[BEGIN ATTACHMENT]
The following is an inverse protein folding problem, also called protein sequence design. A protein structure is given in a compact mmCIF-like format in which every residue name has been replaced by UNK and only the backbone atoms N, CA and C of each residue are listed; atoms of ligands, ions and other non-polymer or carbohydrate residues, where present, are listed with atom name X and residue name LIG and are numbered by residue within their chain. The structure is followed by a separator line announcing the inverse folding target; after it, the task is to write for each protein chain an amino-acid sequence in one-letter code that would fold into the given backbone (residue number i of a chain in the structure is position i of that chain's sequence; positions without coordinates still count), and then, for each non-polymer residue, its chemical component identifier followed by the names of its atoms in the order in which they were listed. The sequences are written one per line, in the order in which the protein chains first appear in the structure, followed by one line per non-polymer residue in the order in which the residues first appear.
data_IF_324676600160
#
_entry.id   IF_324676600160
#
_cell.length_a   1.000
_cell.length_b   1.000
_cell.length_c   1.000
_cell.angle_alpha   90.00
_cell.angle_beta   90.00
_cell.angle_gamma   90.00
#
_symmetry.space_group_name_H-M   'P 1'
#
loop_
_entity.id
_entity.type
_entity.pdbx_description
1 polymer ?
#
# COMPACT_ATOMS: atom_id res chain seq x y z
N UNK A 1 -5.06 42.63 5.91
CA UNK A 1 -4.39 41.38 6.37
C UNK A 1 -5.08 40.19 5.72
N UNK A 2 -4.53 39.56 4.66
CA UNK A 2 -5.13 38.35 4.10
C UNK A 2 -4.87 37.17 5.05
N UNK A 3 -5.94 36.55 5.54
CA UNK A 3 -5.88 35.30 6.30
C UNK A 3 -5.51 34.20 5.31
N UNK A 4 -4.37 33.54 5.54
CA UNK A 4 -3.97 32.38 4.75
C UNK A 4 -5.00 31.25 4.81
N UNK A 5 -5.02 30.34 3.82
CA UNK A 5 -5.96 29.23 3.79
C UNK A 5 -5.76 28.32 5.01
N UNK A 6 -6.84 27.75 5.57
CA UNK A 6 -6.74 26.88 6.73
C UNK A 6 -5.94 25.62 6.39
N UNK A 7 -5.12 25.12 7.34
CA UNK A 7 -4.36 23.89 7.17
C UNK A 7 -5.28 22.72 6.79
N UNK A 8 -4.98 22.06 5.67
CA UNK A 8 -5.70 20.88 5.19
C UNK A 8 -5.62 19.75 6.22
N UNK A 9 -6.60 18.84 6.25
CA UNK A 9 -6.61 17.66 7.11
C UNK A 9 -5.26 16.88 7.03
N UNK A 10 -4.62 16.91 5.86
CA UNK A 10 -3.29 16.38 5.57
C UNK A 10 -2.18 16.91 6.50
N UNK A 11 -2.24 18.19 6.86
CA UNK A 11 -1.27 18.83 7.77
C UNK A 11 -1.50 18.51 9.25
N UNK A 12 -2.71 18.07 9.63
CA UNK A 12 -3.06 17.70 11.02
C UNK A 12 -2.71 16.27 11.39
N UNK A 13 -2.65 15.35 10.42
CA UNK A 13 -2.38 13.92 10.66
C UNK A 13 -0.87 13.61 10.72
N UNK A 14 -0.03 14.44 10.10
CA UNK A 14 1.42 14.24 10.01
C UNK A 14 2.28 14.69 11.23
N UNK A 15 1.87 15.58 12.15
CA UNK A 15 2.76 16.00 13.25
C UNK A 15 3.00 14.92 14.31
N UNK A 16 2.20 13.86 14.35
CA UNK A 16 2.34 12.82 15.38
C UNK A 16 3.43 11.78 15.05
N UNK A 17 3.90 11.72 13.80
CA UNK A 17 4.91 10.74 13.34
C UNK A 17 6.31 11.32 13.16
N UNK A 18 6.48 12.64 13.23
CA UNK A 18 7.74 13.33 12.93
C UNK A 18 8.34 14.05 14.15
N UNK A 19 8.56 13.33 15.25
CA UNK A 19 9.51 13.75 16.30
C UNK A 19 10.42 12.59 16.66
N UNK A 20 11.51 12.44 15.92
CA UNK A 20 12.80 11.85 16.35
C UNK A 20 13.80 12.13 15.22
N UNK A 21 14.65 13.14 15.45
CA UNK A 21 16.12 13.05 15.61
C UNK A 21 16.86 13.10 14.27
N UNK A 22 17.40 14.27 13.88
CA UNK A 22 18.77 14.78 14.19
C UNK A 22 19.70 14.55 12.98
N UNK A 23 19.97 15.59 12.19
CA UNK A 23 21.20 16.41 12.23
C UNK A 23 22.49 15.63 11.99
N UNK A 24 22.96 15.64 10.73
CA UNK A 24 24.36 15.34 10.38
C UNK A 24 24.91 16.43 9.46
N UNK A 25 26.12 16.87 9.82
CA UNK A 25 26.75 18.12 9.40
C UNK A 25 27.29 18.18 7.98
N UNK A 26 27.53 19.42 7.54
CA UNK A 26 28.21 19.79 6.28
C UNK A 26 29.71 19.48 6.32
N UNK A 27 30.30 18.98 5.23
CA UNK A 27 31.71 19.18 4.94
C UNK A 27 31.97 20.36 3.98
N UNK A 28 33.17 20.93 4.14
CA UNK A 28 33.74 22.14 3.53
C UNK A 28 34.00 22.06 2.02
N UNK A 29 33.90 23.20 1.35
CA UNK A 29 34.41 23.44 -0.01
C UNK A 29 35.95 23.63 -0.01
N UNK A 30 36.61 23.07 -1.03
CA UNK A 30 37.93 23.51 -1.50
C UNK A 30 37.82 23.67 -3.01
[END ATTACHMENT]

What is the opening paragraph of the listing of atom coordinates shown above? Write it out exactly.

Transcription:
The following is an inverse protein folding problem, also called protein sequence design. A protein structure is given in a compact mmCIF-like format in which every residue name has been replaced by UNK and only the backbone atoms N, CA and C of each residue are listed; atoms of ligands, ions and other non-polymer or carbohydrate residues, where present, are listed with atom name X and residue name LIG and are numbered by residue within their chain. The structure is followed by a separator line announcing the inverse folding target; after it, the task is to write for each protein chain an amino-acid sequence in one-letter code that would fold into the given backbone (residue number i of a chain in the structure is position i of that chain's sequence; positions without coordinates still count), and then, for each non-polymer residue, its chemical component identifier followed by the names of its atoms in the order in which they were listed. The sequences are written one per line, in the order in which the protein chains first appear in the structure, followed by one line per non-polymer residue in the order in which the residues first appear.